Yes, I know all the problems and costs involved in trainer and driver commitments, steward reports, warm ups and post race vetting etc etc.  (I do attend meetings).  But if something as intrinsically long-winded as cricket can invent an internationally acceptable short form of the game, then surely harness racing can come up with some fresh ideas, given it has the advantage of nice 3 minute ‘bites’ as the basis for promotion.

The TAB betting agency has jumped ahead of us. In the absence of more exciting race products, they have come up with ‘virtual’ races between individual drivers (the drivers challenge), head to head betting on two horses in the same race, and first 4 betting. This is telling us what appeals to an important section of the public – and may give us ideas for how to present our races more attractively and imaginatively.

Perhaps it is time for us to think outside the square in terms of what type of racing we offer and how we deliver it for our very different audiences.

Here’s some ideas, just throwing them into the wind – and some of these are borrowed from the traditional racing formats…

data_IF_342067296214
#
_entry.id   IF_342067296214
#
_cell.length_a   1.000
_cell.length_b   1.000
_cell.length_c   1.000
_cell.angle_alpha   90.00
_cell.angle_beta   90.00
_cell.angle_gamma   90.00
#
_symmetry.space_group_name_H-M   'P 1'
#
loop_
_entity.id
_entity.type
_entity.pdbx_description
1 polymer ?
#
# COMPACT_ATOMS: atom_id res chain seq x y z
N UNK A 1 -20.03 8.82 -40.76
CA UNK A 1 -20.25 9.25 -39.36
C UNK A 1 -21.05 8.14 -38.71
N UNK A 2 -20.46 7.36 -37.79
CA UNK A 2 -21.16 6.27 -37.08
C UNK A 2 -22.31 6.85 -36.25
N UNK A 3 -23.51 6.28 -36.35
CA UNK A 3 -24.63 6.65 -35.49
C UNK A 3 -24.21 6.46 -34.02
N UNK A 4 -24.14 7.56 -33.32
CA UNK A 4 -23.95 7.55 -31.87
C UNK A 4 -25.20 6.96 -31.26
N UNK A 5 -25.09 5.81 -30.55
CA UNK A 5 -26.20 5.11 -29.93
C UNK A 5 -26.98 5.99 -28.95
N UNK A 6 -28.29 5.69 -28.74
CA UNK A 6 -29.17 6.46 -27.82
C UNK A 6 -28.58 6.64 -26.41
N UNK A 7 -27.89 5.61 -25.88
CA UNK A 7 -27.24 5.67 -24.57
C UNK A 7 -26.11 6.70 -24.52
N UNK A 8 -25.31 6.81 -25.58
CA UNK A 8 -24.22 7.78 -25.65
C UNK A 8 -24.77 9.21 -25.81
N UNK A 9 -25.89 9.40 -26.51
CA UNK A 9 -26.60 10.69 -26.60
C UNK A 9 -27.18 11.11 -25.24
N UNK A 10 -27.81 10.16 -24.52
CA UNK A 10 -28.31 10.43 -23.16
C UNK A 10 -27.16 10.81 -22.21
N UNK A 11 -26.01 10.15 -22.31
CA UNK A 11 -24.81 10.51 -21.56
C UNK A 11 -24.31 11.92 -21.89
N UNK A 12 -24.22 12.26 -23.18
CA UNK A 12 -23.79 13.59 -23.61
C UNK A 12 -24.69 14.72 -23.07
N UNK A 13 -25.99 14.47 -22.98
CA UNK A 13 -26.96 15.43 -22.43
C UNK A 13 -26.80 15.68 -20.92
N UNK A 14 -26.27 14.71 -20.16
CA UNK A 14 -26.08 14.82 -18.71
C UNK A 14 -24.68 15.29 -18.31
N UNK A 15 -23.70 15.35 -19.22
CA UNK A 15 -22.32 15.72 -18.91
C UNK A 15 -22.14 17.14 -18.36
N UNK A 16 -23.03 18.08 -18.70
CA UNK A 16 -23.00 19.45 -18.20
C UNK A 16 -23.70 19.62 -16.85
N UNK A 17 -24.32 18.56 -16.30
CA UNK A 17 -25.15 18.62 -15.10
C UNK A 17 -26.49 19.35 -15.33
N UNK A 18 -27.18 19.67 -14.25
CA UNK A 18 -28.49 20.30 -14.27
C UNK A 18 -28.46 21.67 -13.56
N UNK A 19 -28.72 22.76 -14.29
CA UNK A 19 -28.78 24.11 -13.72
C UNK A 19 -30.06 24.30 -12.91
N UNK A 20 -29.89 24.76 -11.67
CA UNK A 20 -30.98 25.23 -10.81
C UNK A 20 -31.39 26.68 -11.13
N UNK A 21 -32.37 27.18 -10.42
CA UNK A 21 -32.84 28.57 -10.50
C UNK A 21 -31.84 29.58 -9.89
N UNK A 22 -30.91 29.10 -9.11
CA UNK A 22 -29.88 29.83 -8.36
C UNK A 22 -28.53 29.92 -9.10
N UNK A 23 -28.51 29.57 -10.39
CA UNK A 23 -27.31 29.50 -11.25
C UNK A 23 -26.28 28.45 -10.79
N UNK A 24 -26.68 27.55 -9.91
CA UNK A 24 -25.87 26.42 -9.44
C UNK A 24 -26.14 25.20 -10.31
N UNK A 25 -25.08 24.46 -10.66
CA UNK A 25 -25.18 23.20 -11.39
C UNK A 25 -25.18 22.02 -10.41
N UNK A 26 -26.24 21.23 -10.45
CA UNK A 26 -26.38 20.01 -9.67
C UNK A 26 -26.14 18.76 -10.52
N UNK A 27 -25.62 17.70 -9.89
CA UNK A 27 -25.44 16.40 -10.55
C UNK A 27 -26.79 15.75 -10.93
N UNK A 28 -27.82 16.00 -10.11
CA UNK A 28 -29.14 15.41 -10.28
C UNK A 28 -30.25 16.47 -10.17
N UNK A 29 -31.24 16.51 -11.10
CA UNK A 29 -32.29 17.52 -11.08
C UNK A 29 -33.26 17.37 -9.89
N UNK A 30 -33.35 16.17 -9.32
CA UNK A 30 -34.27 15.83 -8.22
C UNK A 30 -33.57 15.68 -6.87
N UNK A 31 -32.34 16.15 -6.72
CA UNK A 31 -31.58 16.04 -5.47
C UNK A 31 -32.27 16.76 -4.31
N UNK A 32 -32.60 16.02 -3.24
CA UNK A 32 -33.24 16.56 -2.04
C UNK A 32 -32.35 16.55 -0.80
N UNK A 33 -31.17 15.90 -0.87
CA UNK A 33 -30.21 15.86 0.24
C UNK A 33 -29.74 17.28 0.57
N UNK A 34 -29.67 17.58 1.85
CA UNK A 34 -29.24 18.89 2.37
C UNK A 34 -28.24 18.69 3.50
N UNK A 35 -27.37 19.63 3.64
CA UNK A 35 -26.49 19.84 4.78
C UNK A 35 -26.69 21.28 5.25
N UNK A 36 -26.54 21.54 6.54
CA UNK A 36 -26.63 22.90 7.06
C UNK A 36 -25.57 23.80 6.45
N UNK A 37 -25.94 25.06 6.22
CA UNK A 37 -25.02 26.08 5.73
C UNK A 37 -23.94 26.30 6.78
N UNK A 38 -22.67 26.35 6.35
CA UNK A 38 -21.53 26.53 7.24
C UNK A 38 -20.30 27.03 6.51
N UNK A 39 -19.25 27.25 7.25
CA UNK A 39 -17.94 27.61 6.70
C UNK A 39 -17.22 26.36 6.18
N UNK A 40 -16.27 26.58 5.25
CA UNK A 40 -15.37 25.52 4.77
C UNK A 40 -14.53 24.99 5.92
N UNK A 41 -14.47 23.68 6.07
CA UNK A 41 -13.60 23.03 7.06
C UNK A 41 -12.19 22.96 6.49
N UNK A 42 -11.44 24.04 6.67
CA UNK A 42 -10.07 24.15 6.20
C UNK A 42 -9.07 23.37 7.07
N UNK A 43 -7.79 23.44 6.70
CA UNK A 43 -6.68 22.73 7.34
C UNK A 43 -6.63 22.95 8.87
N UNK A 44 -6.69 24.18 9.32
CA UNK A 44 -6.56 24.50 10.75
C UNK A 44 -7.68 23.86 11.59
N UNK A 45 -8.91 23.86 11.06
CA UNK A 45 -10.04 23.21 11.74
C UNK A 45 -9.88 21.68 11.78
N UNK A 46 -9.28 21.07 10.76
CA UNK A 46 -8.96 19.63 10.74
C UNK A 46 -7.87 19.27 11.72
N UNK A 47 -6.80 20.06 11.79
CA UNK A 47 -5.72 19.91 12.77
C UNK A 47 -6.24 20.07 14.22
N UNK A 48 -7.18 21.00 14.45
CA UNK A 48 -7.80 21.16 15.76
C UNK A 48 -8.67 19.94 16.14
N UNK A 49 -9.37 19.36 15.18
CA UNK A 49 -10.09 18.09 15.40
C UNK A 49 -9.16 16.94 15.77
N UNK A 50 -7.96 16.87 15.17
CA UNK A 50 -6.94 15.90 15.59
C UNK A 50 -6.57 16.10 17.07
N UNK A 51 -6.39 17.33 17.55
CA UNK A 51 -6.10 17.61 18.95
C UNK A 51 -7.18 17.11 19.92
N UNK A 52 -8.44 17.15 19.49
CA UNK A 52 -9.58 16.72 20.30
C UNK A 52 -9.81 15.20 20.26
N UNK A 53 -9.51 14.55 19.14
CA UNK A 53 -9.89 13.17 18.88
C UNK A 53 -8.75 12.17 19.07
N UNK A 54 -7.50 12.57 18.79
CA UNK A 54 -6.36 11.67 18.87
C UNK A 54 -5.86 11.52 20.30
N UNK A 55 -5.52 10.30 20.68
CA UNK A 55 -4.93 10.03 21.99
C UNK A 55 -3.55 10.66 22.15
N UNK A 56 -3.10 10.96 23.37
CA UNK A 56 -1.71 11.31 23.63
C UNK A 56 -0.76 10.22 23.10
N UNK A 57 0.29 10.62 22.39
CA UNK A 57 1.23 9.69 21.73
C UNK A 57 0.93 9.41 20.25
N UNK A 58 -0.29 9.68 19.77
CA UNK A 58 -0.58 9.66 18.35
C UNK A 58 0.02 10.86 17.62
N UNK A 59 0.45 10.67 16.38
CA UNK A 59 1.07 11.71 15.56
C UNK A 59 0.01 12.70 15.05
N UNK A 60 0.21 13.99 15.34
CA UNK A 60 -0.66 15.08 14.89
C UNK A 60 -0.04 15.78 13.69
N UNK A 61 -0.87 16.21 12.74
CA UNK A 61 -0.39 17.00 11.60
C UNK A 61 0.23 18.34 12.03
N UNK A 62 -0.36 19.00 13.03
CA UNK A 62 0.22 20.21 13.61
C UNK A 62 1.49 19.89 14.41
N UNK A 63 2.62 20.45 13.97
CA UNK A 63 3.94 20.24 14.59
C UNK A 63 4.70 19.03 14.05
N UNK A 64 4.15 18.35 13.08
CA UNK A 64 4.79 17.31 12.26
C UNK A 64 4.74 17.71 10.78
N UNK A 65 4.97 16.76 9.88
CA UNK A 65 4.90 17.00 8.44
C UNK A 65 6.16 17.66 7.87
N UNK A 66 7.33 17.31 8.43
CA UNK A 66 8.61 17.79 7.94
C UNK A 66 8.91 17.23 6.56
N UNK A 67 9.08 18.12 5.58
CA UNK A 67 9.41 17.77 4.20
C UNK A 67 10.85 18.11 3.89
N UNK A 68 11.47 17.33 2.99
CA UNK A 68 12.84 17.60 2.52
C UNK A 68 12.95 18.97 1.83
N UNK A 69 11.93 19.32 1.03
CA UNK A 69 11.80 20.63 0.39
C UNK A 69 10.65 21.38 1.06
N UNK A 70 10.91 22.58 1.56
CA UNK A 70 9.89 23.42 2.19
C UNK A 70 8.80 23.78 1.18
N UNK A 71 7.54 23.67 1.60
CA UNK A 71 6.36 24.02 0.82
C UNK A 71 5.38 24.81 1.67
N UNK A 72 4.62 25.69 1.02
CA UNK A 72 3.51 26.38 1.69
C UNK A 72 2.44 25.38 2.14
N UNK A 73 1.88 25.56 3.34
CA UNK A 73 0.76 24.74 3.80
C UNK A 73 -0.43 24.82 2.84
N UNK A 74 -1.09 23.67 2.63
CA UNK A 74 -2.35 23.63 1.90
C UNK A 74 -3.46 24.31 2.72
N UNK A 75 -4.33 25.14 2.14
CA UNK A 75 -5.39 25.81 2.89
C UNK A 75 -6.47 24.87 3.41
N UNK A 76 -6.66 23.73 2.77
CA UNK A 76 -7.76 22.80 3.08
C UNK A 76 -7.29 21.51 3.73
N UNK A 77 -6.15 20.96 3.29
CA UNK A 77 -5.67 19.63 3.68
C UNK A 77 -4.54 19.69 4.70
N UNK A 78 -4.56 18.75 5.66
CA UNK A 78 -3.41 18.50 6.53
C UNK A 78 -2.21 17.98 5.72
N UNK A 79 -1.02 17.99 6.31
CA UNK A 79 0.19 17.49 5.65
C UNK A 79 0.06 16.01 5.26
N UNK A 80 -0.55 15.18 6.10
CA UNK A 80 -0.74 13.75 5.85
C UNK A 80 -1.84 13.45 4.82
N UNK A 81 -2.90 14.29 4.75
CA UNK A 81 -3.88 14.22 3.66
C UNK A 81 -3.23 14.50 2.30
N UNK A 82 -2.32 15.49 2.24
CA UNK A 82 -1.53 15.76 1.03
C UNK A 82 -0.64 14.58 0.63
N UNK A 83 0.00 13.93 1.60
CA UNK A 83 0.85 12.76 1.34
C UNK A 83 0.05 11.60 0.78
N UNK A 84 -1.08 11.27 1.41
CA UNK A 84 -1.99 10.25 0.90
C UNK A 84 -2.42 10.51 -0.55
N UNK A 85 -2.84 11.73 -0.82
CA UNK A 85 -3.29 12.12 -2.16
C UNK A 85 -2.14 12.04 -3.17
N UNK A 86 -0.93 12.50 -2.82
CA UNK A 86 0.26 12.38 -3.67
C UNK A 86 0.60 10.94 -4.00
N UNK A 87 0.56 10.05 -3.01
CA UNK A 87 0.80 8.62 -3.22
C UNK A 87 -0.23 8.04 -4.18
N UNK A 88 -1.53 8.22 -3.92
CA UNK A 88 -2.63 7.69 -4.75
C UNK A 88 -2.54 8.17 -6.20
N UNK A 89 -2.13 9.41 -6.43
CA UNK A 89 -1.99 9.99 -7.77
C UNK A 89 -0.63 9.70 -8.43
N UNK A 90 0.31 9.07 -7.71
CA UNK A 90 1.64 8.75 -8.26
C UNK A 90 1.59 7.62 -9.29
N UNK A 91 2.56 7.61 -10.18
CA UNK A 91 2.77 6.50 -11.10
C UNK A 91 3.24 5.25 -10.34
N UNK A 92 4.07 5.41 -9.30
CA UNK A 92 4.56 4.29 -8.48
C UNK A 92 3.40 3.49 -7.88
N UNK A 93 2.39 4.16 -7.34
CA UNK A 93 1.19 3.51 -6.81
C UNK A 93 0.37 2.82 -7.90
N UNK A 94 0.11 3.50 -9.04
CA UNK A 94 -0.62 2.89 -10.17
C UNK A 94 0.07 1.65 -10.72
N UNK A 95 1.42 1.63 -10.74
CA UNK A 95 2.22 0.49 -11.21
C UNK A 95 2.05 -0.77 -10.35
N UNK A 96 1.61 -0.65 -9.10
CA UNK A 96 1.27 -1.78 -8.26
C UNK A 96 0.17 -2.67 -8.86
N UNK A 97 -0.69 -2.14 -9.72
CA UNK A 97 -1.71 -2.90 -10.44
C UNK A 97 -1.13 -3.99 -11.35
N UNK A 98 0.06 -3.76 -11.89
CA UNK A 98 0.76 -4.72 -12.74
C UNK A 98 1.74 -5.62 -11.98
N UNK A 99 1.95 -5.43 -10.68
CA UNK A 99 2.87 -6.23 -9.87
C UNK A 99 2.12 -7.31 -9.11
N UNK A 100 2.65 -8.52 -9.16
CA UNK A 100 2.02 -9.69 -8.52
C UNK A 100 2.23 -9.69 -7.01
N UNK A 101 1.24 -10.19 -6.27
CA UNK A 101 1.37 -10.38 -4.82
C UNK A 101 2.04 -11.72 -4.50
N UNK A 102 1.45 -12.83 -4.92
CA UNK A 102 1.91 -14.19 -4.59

1. Head to head challenges in reality, as they used to do, perhaps with 2 or 3 horses over a sprint distance and with bonuses for those racing within a certain time as an incentive not to dawdle and sprint. Imagine Gold Ace vs Terror To Love, with no excuses over 2000m? Two gladiators, one winner! Stakes get split 80/20, so there would be a good incentive to race (and win) even if stake money tightens further.
  2. Heat racing, where 4 or 5 horses race against each other 2 or 3 times in the course of a meeting, from separate draws over shorter (mile or thereabouts) distances. This takes the “bad luck” out of races that you can get with larger fields and poor draws (which can put punters off) and also addresses the issue of smaller fields when you try to match like against like. It also brings back the concept of soundness and heart into our horse racing. And it provides interesting betting options over the sequence of heats.